So, you are almost exclusively doing improv. And, yes, there’s a bit of improv in every adventure. But as the main treat? With, of course, lots of advice to drop things in when there is a lull or stop when things get tiresome. This is an activity, not a game. And, as such, I deem thee Not An RPG Adventure. 

I will note that, in the first real location, you get some clones bound up with duct tape to chairs in front of monitors. One has a live grenade wedged in him. One is an annoying shit. One is competent, and one is an imposter robot. Cure little setup, and one of the most solid of the bunch.

I understand that I am working on razor thin definitions of Game, but, I leave unanswered the elephant: Can Paranoia be a game, and, thusly, do I judge harshly on criteria unbecoming? Nay, nay! I say! For even in an activity we can ground our scenes more and make them more use friendly. 

This is $4 at DriveThru. No preview. SUCK!

Yo, I also picked up “Outlying Farms”, a supplement about farms you might encounter. Two pages. Twelve farms/families. They come in a very terse outline, which is exactly how they should come. I wouldn’t buy it; there’s just no content here that I would find useful.

Lerana Scissorfinger
(she, felter, 40 yrs old)
AC: 9, HP: 3, Dmg: 1d4
Possessions: scissors, felt, 2d5 hats, pouch, 36 cp
Traits: sassy, fashionable, disorganized, tired
Motivations: sell hats, “they are a sign of station!”
Backstory: never married, always wanted to move
to Illis but it seemed impossible, will pay for escort
Family: Grigin (dog 6) & Nord (dog 3)

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A Dish That Serves No One

By Thom Wilson
Gamma World 1e
Beginning Characters

A settlement built upon the ruins of a military installation has recently come under bombardment from space junk falling from the sky. Almost daily, giant chunks of twisted and broken metal and parts of large vessels fall from the sky near or onto the settlement! Many people have been injured or have died. The village  elders do not want to leave as they have finally established a productive farm near a drinkable water supply. What is even more strange, however, is that a large object on the roof of a plateau building nearby has begun moving recently, often several times a day. Are these two things related? Is the impenetrable plateau structure the source of the falling debris?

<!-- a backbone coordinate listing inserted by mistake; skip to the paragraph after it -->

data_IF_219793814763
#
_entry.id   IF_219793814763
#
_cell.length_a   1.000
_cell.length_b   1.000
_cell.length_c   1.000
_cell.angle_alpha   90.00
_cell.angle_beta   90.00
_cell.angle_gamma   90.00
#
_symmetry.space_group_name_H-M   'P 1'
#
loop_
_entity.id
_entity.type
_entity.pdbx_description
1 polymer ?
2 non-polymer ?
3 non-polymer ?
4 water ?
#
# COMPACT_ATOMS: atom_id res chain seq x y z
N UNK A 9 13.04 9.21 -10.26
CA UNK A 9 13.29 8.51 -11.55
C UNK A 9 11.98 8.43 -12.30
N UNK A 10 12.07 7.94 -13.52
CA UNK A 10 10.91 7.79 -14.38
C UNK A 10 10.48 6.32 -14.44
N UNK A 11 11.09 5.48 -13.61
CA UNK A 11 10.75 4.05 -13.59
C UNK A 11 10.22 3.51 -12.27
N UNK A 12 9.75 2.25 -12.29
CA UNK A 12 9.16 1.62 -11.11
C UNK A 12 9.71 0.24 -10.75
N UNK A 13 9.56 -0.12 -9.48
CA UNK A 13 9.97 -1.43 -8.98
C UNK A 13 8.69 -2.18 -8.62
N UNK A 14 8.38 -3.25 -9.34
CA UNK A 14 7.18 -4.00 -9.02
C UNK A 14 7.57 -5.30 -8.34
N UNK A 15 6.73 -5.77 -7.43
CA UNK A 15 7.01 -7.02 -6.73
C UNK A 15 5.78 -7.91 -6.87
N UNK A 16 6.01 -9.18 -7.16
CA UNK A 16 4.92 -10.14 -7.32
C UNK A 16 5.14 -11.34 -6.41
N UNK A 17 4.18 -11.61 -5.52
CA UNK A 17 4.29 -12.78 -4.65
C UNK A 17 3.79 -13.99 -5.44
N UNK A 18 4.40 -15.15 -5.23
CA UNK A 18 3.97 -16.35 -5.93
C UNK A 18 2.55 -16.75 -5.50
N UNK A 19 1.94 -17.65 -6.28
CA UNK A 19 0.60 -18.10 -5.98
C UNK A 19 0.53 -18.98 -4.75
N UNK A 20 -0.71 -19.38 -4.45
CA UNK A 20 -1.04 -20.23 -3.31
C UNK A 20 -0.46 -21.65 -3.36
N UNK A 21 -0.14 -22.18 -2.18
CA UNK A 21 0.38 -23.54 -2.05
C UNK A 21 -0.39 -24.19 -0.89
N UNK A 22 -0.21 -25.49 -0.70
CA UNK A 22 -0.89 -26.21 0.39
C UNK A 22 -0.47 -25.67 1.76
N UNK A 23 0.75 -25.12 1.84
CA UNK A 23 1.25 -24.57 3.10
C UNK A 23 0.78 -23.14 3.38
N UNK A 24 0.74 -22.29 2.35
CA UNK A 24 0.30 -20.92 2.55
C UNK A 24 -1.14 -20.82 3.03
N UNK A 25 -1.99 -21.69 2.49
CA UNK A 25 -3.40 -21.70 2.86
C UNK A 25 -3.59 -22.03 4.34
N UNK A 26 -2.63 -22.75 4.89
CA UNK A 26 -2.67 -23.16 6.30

This thirty page adventure presents a five-ish level complex with about seventy rooms. A simple map and straightforward exploration combine with a play style I find a bit off putting. It’s perhaps most reminiscent of exploring all of those empty rooms in Barrier Peaks … even though most of the rooms are not empty.

Gamma World is my favorite. You thought I had strong opinions on D&D? Ha! MA, 1e, 2e, 3e … all great. A glorious glorious mess. You’ve been warned.

We’ve got a village at the base of a mesa. Up top is a ancient complex that no one has explored. A couple of weeks ago the big circle thing on its roof started moving and now junk from the sky keeps falling on the village. Go investigate and make it stop. There’s always a bit of metagaming in tech adventures, the party figuring out what something is is fun … up to a point. And metagaming to get ahead IS a tried and true part of RPG’s. So, you need to get inside and stop the sat dish from recalling broken spaceships back to the site. This means working your way up through the mesa, all five levels of it.

This thing has the Loot table that I love so much, a few pages of random shit for the party to find when searching. I swear to god, a Gamma World adventure without one of those is not a Gamma World adventure. It should be mandatory in every adventure, it adds so much fun to the thing.

The map, also, has a few interesting things about it. There are a couple of stairwells and an elevator shaft (although, sadly, no mention of climbing the shaft, an obvious miss there …) that are arranged in such a way that there are a couple of sub-basement levels that are not obvious unless you are in the right location. That sort of hidden space, and the verticality of it, is quite the nice little feature. There’s also a couple of quite obvious secret doors in to the mesa. “Heres a big blank wall in the mesa. I wonder what could be there?” It’s a little too mechanistic for me; no real description of HOW the doors are hidden, or rubble piles or anything Just a blank mesa wall with a secret door in it. Meh. I should note, also, while on the map, tha the adventure starts slow, with few creatures, and a good looting will turn up many weapons to help with the upper levels of the complex. So, some pacing there.